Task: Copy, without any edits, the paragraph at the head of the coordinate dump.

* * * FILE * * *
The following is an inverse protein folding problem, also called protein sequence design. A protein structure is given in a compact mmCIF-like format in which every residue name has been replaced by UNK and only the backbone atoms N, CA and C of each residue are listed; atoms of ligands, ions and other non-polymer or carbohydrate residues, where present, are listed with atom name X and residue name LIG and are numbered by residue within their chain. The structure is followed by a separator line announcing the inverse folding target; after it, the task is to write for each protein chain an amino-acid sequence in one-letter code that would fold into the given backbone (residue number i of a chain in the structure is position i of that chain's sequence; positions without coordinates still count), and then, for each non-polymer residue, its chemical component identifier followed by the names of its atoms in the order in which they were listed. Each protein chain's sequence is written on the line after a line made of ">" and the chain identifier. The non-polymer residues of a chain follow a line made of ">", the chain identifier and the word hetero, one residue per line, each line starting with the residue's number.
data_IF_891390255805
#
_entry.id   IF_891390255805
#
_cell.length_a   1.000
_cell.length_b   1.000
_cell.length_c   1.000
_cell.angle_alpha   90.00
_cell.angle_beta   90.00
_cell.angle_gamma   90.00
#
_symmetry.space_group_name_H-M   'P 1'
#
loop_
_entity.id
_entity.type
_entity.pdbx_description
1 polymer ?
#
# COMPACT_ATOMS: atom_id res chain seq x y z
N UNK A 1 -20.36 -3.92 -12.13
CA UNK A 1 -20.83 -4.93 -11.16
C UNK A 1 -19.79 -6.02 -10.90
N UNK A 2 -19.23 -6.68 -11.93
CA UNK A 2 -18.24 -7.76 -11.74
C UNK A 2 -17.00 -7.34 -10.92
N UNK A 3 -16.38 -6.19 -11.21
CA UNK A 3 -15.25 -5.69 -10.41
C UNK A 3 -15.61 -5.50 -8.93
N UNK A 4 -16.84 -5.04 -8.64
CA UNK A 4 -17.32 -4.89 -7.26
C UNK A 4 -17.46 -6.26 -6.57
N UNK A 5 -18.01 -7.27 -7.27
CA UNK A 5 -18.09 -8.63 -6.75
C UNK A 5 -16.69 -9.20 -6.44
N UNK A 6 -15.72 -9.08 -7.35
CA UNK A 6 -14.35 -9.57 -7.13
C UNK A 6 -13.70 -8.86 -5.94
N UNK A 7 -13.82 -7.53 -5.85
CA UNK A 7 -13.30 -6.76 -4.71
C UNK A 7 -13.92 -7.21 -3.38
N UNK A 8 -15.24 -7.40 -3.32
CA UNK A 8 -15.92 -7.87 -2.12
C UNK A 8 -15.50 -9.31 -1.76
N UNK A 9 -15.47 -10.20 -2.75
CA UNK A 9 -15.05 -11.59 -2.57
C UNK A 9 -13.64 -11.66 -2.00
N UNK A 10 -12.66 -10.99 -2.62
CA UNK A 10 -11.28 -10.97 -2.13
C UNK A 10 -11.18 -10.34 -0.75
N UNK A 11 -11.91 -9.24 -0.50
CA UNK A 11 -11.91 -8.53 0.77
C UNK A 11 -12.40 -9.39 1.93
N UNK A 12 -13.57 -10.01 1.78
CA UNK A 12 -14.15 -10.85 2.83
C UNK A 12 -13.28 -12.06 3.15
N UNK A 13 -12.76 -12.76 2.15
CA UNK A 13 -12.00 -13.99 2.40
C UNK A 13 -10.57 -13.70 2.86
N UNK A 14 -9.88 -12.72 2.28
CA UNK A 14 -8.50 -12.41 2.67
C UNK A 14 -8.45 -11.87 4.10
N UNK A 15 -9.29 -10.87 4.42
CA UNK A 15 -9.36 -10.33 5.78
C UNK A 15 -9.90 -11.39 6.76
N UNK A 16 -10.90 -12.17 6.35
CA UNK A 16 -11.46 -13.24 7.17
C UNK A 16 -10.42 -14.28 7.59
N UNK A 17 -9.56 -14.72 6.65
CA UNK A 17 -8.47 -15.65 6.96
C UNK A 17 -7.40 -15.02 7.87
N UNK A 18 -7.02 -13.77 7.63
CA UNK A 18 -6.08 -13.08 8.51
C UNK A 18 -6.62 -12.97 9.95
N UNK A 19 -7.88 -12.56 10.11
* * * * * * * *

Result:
The following is an inverse protein folding problem, also called protein sequence design. A protein structure is given in a compact mmCIF-like format in which every residue name has been replaced by UNK and only the backbone atoms N, CA and C of each residue are listed; atoms of ligands, ions and other non-polymer or carbohydrate residues, where present, are listed with atom name X and residue name LIG and are numbered by residue within their chain. The structure is followed by a separator line announcing the inverse folding target; after it, the task is to write for each protein chain an amino-acid sequence in one-letter code that would fold into the given backbone (residue number i of a chain in the structure is position i of that chain's sequence; positions without coordinates still count), and then, for each non-polymer residue, its chemical component identifier followed by the names of its atoms in the order in which they were listed. Each protein chain's sequence is written on the line after a line made of ">" and the chain identifier. The non-polymer residues of a chain follow a line made of ">", the chain identifier and the word hetero, one residue per line, each line starting with the residue's number.